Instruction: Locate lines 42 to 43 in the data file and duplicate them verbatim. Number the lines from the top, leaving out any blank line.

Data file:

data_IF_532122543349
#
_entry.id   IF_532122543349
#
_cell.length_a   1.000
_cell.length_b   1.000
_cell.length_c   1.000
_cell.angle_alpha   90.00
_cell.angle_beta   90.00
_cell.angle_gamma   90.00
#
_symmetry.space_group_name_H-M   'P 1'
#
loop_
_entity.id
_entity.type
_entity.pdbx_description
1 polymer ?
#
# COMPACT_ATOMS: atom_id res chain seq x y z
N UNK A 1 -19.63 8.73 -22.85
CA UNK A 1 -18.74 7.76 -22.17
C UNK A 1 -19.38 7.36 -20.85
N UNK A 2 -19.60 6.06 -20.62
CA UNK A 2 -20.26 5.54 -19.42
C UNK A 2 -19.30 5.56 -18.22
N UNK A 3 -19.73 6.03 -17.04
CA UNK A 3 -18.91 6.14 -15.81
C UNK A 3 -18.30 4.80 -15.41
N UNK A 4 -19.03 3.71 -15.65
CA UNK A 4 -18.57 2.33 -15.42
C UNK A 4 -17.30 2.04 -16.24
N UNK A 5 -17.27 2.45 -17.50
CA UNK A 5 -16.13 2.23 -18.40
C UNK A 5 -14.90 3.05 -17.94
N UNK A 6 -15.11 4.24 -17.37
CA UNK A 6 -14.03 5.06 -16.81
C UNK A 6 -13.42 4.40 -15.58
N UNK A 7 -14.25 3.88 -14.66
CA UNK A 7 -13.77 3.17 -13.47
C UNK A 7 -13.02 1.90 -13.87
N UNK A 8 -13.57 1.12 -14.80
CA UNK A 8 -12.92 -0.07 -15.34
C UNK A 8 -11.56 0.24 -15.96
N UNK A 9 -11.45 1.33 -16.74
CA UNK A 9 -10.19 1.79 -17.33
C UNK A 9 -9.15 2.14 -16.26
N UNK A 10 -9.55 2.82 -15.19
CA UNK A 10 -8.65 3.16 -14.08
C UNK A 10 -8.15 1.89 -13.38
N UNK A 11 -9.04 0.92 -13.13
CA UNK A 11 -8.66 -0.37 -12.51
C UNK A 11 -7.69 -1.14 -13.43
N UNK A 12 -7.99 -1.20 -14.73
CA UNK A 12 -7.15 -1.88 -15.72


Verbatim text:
N UNK A 8 -13.57 1.12 -14.80
CA UNK A 8 -12.92 -0.07 -15.34